1887

Abstract

SUMMARY

Genome RNA of mouse hepatitis virus (MHV) strain A59 has been used as a template to synthesize two virus-specific probes: cDNA, representing the majority of sequences of the genome RNA and cDNA3′, representing the 3′ end of the genome RNA. Molecular hybridization with these cDNAs was used to characterize both genome RNA and intracellular virus-specific RNAs. Hybridization of genome RNAs of MHV strains A59, JHM, and MHV-3 with A59 cDNA showed that, although these three strains exhibit different pathogenicities, they contain closely related nucleotide sequences. Hybridization of intracellular RNA from MHV-infected cells with virus-specific cDNA shows that (i) the majority of virus-specific RNA is polyadenylated, (ii) virus-specific intracellular RNA contains six subgenomic species of the same polarity as genome RNA and (iii) all subgenomic RNAs contain the same 3′ sequences as the genome RNA and thus form a nested set of RNAs.

Loading

Article metrics loading...

/content/journal/jgv/10.1099/0022-1317-64-1-127
1983-01-01
2022-05-23
Loading full text...

Full text loading...

/deliver/fulltext/jgv/64/1/JV0640010127.html?itemId=/content/journal/jgv/10.1099/0022-1317-64-1-127&mimeType=html&fmt=ahah

References

  1. Alwine J. C., Kemp D. J., Stark G. R. 1977; Method for detection of specific RNAs in agarose gels by transfer to diazobenzyloxymethyl paper and hybridization with DNA probes. Proceedings of the National Academy of Sciences of the United States of America 74:5350–5354
    [Google Scholar]
  2. Aviv H., Leder P. 1972; Purification of biologically active globin messenger RNA by chromatography on oligothymidylic acid cellulose. Proceedings of the National Academy of Sciences of the United States of America 69:1408–1412
    [Google Scholar]
  3. Bailey J., Davidson N. 1976; Methylmercury as a reversible denaturing agent for agarose-gel electrophoresis. Analytical Biochemistry 70:75–85
    [Google Scholar]
  4. Bailey O. T., Pappenheimer A. M., Cheever F. S., Daniels J. B. 1949; A murine virus (JHM) causing disseminated encephalomyelitis with extensive destruction of myelin. II. Pathology. Journal of Experimental Medicine 90:181–194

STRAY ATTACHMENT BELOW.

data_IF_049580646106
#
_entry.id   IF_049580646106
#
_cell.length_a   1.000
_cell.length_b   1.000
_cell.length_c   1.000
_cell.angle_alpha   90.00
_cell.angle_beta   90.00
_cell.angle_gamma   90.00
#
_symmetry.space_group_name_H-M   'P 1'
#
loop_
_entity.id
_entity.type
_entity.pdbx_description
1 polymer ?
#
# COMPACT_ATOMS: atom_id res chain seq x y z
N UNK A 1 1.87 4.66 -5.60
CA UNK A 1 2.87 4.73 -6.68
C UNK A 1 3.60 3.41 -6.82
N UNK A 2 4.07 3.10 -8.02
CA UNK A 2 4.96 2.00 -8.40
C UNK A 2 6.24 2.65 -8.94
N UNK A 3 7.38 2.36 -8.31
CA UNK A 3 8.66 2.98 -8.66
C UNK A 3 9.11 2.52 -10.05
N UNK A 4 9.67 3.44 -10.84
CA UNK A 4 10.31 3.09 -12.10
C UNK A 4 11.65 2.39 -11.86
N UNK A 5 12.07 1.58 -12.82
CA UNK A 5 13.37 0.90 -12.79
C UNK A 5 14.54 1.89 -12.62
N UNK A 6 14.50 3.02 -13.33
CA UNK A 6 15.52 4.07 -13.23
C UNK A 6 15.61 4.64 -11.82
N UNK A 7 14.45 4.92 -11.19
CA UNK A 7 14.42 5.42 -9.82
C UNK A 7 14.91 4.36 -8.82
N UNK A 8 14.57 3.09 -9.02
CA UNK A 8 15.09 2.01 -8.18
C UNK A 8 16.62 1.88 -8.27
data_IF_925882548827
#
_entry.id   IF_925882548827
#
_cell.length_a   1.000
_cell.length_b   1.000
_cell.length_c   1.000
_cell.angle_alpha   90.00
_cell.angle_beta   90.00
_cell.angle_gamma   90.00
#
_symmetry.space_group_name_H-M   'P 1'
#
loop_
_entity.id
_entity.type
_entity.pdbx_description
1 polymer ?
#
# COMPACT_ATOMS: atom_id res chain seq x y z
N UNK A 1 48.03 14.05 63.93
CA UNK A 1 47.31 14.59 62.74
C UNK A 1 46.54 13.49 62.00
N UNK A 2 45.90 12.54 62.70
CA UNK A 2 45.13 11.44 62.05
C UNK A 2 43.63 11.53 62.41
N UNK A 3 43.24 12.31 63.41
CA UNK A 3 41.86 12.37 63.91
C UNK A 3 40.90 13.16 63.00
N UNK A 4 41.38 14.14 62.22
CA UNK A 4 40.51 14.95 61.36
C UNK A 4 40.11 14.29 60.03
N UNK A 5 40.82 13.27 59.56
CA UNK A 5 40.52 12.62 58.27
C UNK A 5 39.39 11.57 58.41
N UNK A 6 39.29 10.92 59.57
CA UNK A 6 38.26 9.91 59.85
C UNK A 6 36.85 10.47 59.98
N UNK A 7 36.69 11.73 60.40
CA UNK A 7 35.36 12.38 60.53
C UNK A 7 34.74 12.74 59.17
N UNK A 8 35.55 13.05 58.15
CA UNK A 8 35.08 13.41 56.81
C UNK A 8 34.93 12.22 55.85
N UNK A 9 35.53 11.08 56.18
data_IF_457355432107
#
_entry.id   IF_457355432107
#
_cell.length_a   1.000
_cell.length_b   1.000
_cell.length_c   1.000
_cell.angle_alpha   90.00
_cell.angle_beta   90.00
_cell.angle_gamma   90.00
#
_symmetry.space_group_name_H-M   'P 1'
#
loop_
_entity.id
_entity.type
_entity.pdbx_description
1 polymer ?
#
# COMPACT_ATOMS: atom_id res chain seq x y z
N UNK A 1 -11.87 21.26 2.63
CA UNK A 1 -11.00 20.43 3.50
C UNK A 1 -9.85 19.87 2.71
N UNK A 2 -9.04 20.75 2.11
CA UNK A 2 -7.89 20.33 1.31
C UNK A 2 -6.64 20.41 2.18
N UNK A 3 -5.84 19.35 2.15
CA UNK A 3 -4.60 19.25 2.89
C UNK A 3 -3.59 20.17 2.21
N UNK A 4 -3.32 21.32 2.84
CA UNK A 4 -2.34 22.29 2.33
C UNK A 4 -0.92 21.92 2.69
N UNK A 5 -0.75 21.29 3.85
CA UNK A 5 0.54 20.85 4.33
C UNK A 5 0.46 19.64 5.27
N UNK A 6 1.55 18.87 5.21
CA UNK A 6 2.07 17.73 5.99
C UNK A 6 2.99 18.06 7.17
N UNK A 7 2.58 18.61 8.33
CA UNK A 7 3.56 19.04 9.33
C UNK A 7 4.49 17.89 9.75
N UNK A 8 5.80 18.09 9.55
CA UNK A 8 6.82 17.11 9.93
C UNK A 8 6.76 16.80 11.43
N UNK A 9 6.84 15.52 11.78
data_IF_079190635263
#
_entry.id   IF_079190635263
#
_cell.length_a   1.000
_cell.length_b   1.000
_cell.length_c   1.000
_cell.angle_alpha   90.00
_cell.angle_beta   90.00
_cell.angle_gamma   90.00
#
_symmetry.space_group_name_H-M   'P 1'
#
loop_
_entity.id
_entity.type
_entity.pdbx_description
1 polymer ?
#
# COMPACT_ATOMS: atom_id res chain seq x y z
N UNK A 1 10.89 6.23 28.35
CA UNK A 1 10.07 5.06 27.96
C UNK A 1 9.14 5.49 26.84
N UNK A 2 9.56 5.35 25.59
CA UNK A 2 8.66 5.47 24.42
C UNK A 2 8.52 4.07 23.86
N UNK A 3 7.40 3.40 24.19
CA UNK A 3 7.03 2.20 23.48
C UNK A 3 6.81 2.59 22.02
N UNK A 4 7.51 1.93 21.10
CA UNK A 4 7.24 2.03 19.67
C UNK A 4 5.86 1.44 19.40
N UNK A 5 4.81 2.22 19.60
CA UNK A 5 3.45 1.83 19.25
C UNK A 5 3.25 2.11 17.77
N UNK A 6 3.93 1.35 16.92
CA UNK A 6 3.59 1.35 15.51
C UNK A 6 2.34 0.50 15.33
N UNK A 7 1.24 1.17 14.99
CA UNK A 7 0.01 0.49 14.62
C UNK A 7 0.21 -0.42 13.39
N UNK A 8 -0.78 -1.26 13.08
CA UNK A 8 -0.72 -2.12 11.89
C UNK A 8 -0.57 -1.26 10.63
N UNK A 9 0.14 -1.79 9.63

[Google Scholar]
  5. Brahic M., Haase A. T. 1978; Detection of viral sequences of low reiteration frequency by in situ hybridization. Proceedings of the National Academy of Sciences of the United States of America 75:6125–6129
    [Google Scholar]
  6. Cancedda R., Villa-Komeroff L., Lodish H. F., Schlesinger M. 1974; Initiation sites for translation of sindbis virus 42S and 26S messenger RNAs. Cell 6:215–222
    [Google Scholar]
  7. Cheley S., Anderson R., Cupples M. J., Lee Chan E. C. M., Morris V. L. 1981a; Intracellular murine hepatitis virus-specific RNAs contain common sequences. Virology 112:596–604
    [Google Scholar]
  8. Cheley S., Morris V. L., Cupples M. J., Anderson R. 1981b; RNA and polypeptide homology among murine coronaviruses. Virology 115:310–321
    [Google Scholar]
  9. Jacobs L., Spaan W. J. M., Horzinek M. C., van Der ZEIJST B. A. M. 1981; Synthesis of subgenomic mRNAs of mouse hepatitis virus is initiated independently: evidence from UV transcription mapping. Journal of Virology 39:401–406
    [Google Scholar]
  10. Lai M. M. C., Stohlman S. 1978; RNA of mouse hepatitis virus. Journal of Virology 26:236–242
    [Google Scholar]
  11. Lai M. M. C., Stohlman S. 1981; Comparative analysis of RNA genomes of mouse hepatitis virus. Journal of Virology 38:661–670
    [Google Scholar]
  12. Lai M. M. C., Brayton P. R., Armen R. C., Patton C. D., Pugh C., Stohlman S. 1981; Mouse hepatitis virus A59: mRNA structure and genetic localization of the sequence divergence from hepatropic strain MHV-3. Journal of Virology 39:823–834
    [Google Scholar]
  13. Leibowitz J. L., Wilhelmsen K. C., Bond C. W. 1981; The virus-specific intracellular RNA species of two murine coronaviruses: MHV-A59 and MHV-JHM. Virology 114:39–51
    [Google Scholar]